Nothing is wasted, Sheepskin offcuts can be used for a wide range of crafts. Says Clare:
“Some of our customers love to line pet bedding with sheepskin as it is warm, breathable, natural and so soft and comforting. You can also make adorable pet toys as well as fluffy draft excluders, trimmings on cushions and soft furnishings to sheepskin costumes, ideal for school plays or for fancy dress parties!”
The beauty of sheepskin is that it helps to regulate body temperature. During the summer, it will keep you cool, and in winter, sheepskin helps keep your body warm and comfortable.
The second line of defence against the cold and soaring energy bills are socks.
Time was when socks were the most unimaginative, dullest and perhaps most offensive Christmas present you could receive. Not now.
Luxury Peruvian yarn bed socks could be one answer to the energy crisis. Hiking socks another. According to a former model in Worcestershire who got fed up with manhandling Suffolk sheep all day.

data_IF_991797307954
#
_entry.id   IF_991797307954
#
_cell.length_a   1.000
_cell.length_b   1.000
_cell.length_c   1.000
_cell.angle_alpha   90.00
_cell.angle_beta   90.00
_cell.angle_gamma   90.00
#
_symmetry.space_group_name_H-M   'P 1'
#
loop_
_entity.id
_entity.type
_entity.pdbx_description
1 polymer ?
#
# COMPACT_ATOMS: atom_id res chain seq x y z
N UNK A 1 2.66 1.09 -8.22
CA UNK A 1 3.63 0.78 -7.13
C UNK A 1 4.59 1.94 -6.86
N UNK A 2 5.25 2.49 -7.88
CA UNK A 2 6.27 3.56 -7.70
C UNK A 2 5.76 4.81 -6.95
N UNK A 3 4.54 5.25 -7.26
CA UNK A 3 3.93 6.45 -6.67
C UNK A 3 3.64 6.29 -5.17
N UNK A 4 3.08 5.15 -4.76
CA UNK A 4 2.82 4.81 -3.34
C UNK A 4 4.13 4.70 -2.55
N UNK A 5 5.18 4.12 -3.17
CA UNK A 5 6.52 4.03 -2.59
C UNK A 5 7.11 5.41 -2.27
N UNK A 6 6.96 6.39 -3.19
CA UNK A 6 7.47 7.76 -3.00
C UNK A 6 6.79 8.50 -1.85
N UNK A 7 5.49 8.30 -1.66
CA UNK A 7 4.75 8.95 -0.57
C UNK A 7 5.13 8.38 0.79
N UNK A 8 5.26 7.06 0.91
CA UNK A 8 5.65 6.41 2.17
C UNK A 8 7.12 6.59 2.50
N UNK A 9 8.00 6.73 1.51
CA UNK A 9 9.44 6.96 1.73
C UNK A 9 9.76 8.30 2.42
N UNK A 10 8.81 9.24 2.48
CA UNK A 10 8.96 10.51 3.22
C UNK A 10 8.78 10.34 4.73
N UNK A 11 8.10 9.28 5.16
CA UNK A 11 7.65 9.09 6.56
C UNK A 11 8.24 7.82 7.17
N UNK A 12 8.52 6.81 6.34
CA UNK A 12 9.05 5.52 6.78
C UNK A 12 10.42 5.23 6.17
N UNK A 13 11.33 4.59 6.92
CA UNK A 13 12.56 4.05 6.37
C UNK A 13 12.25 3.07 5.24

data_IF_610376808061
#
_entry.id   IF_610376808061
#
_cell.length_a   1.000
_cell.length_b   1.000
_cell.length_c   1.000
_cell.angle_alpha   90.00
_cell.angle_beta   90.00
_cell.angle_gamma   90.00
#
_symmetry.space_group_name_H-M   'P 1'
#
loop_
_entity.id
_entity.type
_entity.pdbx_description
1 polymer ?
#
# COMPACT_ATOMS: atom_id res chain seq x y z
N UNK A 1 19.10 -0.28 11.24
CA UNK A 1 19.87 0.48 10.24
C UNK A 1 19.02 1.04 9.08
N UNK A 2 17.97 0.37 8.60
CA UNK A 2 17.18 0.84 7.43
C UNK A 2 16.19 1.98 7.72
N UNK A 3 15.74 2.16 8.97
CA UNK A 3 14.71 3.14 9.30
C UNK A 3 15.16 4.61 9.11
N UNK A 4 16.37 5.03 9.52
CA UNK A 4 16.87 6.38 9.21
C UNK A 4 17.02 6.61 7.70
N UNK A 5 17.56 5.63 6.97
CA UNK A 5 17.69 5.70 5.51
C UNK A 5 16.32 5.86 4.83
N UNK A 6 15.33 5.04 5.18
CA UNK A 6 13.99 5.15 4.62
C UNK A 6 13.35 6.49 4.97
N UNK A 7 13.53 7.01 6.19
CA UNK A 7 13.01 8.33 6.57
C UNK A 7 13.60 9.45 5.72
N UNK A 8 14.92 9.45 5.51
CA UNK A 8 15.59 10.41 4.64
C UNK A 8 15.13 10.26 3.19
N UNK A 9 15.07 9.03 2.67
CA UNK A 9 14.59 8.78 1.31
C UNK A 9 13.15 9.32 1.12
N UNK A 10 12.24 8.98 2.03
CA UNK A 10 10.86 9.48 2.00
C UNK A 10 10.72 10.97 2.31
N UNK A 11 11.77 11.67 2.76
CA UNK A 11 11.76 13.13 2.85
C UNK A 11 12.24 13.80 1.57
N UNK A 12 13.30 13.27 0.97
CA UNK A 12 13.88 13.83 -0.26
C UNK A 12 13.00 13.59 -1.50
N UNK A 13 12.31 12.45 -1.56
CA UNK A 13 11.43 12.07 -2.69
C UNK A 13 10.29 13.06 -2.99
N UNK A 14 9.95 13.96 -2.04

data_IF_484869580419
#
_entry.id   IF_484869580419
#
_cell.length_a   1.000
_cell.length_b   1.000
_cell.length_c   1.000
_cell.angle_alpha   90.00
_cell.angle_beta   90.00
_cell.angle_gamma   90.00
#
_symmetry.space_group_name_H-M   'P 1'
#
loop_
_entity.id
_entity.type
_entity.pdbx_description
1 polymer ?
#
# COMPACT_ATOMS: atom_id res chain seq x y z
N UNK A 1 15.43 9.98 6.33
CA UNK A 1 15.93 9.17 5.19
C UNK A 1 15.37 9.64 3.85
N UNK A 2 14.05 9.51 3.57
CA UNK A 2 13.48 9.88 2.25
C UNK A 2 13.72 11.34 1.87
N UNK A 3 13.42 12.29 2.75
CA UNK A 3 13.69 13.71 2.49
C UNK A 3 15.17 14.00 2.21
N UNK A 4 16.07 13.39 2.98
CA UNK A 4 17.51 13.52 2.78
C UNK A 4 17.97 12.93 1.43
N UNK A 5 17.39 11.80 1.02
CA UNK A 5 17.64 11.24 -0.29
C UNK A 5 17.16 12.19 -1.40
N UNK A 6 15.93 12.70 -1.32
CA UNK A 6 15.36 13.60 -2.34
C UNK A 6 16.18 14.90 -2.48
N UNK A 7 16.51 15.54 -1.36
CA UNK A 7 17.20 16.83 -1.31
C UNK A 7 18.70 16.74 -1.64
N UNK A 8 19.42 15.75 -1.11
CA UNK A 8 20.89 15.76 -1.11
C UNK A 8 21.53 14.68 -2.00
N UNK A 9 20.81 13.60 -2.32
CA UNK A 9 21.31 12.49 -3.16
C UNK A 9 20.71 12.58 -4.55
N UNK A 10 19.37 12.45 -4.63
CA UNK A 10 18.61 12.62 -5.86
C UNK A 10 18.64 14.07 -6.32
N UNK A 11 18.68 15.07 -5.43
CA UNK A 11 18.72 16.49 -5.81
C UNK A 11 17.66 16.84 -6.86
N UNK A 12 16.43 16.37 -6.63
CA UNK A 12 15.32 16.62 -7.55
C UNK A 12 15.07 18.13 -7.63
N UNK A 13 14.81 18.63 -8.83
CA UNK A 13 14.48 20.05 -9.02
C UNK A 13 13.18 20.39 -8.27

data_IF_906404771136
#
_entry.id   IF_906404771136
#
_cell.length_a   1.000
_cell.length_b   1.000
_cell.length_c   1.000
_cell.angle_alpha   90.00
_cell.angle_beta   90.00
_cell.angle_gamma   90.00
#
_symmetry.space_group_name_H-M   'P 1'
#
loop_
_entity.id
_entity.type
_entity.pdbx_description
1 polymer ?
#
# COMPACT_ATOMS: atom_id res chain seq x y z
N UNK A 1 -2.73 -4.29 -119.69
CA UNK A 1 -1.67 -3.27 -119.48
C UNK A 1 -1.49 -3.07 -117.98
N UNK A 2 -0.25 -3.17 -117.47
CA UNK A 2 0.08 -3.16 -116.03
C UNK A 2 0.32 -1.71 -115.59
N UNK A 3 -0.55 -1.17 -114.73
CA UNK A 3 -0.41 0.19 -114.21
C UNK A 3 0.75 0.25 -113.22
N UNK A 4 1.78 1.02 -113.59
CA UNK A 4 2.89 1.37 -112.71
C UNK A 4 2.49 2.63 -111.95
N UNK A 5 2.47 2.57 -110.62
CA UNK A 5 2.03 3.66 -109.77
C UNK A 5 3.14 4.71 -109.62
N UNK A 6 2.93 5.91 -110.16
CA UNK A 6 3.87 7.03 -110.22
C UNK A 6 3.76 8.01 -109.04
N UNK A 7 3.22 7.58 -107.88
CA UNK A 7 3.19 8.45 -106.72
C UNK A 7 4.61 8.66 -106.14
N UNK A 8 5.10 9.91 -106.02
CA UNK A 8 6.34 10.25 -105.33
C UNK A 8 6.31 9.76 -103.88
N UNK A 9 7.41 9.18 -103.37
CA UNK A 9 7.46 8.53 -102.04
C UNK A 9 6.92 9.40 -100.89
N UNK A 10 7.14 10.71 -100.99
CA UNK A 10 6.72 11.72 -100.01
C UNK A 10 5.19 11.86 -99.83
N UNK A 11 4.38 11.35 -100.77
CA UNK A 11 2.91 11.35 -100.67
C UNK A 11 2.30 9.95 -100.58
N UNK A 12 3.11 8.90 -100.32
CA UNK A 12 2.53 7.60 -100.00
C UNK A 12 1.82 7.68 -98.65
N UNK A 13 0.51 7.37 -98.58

Sandra Morton is founder of Perilla, specialists in the finest British-made alpaca socks. She sells 17,000 pairs a year.
Sandra, who is based at Park Farm, Upper Sapey, says:
“Finding a brand name that was not already registered for .co.uk was a lot harder than you would think, so I ended up going through a book of ‘Herbs and Vegetables’ and that is where I got up to! It has little to do with alpaca!”
Alpaca fibre has higher insulating properties than any other wool fibre but is more hardwearing than most. It’s more like a hair than a wool and because it has no barbs on it, the fibre self-cleans and in doing so repels odour and bacteria. Alpaca socks can be worn for over a week before needing a wash.